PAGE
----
Personalization can cloud our judgment, causing us to internalize external events or behaviors that may have little to do with us. By recognizing when we're taking things personally that aren't necessarily about us, we liberate ourselves from unnecessary burdens and misunderstandings.

Identifying (naming) these thought patterns as they emerge enables you to pause and reflect before emotions overwhelm you. While mastering this practice may seem daunting at first, with persistence, you can reach a stage where you confidently navigate your emotions, asserting control over them.

For further insights on managing emotions, I encourage you to explore Byron Katie’s invaluable resource, "The Work." These practical worksheets offer strategies to enhance mindfulness in every moment, facilitating the cultivation of self-control.

Some Practical Tips

If you are having issues with any of the above then the likelihood is you have trauma, this trauma is triggering you in certain situations and it’s likely ruining parts of your life and/or relationships. 

Seeking therapy/help can help determine the exact trauma to which you are responding to. 

Counselors specialize in this and can even help with your relationships contact us here for individual help or here for relationship help

Once the trauma has been established with the help of a professional you can try this: 

Go back to the moment of your trauma - this is likely to be in childhood but not necessarily. For the sake of this exercise let's say it's a childhood trauma. 

Picture yourself as you are now in the moment of your traumatic event, picture yourself overlooking little you in that instance. 

I want you to go up to little you and tell yourself that everything is going to be ok. Picture yourself embracing little you with a nice warm, caring hug. This can take as long as you want it to and will likely work better with your eyes closed. 

Tell little you that you know you are feeling scared, angry, hurt (whatever emotion little you felt at the time of that trauma aka name it) and that little you doesn’t have to feel that way anymore. 

Before you leave the situation in your mind's eye, try to feel and name the complete opposite emotion to the negative one you felt at the time. So instead of anger you feel calm, instead of fear or anxiety you feel courageous or strong. 

You can repeat this exercise as many times as you want for many different traumas you may have. 

The purpose of this is to try to trick your body and mind that actually everything is ok and your triggers no longer need to try to protect you… 

Eckhart Tolle coined the term "pain body" to describe the accumulation of emotional pain and negative energy stored within an individual's psyche. According to Tolle, the pain body consists of unresolved emotions, traumas, and past experiences that linger in the subconscious mind and influence one's thoughts, behaviors, and reactions.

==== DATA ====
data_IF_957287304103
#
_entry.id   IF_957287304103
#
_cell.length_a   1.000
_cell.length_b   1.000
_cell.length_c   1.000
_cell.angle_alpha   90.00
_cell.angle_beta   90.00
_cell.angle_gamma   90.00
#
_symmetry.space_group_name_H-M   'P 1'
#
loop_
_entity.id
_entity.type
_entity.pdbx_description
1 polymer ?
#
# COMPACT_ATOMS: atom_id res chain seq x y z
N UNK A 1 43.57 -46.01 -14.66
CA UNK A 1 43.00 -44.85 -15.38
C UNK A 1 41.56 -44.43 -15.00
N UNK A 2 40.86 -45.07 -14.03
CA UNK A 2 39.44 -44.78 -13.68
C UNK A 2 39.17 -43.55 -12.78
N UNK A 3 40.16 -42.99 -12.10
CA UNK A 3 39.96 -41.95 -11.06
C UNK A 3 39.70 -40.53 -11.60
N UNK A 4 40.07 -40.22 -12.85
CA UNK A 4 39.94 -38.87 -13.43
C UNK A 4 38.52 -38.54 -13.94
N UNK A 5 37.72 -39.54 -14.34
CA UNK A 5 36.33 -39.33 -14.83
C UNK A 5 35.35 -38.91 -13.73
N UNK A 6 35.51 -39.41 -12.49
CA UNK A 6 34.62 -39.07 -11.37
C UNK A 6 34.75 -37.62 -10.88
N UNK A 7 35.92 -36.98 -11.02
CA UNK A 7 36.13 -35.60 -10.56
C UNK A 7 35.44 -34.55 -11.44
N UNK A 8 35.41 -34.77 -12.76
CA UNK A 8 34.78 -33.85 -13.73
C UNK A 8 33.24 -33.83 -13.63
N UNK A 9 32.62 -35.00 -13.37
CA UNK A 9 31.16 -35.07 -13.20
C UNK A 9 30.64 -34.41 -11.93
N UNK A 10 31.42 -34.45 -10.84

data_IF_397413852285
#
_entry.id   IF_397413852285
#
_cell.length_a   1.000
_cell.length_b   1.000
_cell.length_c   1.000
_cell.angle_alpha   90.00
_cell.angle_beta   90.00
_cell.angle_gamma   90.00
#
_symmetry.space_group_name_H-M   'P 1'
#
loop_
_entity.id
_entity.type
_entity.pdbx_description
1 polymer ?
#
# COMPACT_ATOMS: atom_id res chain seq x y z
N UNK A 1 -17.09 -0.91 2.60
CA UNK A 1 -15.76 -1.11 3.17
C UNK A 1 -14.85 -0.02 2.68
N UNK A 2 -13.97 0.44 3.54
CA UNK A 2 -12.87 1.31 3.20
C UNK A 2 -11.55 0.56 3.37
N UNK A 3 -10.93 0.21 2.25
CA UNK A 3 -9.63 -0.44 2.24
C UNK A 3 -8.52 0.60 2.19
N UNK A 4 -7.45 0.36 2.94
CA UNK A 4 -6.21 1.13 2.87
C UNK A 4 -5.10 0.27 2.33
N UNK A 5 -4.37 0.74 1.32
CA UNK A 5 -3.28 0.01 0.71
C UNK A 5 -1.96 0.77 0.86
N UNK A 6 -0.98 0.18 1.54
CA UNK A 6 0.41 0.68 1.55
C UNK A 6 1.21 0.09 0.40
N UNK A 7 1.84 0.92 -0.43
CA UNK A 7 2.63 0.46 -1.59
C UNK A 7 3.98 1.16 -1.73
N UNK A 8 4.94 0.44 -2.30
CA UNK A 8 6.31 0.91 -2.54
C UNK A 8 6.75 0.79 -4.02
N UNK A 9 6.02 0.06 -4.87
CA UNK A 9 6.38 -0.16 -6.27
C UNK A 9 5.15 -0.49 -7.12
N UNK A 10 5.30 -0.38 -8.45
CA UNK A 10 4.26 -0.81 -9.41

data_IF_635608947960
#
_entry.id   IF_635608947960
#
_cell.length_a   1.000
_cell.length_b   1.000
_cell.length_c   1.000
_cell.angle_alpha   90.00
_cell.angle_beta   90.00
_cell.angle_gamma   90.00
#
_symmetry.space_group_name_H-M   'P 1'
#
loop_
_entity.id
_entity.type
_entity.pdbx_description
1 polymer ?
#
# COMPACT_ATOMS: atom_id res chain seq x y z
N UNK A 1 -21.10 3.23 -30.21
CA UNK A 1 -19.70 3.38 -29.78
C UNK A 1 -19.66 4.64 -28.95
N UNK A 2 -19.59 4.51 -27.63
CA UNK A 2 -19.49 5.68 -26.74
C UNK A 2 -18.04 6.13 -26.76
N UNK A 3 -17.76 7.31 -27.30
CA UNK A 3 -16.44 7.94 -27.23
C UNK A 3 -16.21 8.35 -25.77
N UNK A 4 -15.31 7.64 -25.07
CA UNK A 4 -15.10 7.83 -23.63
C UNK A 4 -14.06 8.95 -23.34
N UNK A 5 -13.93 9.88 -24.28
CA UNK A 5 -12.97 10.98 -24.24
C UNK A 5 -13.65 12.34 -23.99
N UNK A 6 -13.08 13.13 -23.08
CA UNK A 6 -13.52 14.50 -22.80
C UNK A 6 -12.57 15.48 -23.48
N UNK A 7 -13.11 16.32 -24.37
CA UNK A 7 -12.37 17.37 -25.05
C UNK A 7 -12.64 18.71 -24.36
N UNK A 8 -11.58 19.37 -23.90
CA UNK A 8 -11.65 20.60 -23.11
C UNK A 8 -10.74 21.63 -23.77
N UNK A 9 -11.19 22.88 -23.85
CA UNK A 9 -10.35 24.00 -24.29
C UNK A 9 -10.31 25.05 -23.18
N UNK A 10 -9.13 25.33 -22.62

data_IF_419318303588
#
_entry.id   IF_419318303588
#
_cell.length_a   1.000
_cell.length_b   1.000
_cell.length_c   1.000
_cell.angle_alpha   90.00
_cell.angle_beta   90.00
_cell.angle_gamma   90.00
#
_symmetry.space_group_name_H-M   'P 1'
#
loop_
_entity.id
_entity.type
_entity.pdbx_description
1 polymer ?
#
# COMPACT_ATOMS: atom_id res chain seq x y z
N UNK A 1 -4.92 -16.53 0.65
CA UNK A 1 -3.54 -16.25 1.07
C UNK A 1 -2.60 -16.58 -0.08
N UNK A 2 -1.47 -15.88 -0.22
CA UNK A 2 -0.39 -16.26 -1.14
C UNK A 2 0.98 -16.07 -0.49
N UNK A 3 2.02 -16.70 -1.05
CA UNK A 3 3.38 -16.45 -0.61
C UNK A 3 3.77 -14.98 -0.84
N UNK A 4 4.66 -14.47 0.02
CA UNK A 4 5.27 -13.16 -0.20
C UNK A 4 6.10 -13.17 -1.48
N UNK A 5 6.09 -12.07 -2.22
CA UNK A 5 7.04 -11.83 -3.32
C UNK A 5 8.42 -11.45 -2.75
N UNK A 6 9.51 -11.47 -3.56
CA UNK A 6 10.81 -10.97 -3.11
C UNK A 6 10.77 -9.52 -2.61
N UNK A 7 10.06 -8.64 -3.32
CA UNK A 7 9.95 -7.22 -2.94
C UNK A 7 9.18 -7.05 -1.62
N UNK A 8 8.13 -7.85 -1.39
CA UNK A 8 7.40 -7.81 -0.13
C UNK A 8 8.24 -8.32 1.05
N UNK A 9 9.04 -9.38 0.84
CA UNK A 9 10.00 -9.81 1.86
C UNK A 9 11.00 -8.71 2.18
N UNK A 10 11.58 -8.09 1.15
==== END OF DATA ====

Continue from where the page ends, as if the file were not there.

When triggered by external events or memories, the pain body can become activated, causing a surge of negative emotions such as anger, fear, or sadness. This activation can lead to destructive patterns of behavior and contribute to suffering and unhappiness.

Hopefully these types of exercises can help heal that trauma so your ‘pain-body’ no longer needs to be activated. 


In the intricate dance of our thoughts lies the blueprint of our reality, shaping our emotions, actions, and ultimately, our lives. Yet, amidst the chaos of daily existence, it's easy to become ensnared in negative thought patterns, unwittingly surrendering our power to the relentless chatter of our minds. But it doesn't have to be this way.

By embracing the transformative power of questioning our thoughts, we unlock a gateway to liberation and self-mastery. Through the simple act of pausing to challenge the validity of our thoughts, we invite a shift in perspective, illuminating the path towards a more objective understanding of ourselves and the world around us. By identifying our emotions, we reclaim sovereignty over our inner narrative, replacing self-doubt with self-compassion, and fear with resilience.

I want to leave you with this - 

I want you to take a look around at your surroundings, take things in, name them even. Window, wall, door, light, laptop - really look at what you are looking at. Doing this allows you to become aware at a basic level and is something that can be done throughout the day. 

When you are seeing what is right in front of you, you are helping your mind be present in the moment. 

Congratulations you just became aware; the more you can do this the easier it will become to question and name those negative thoughts as soon as they arise. Good luck.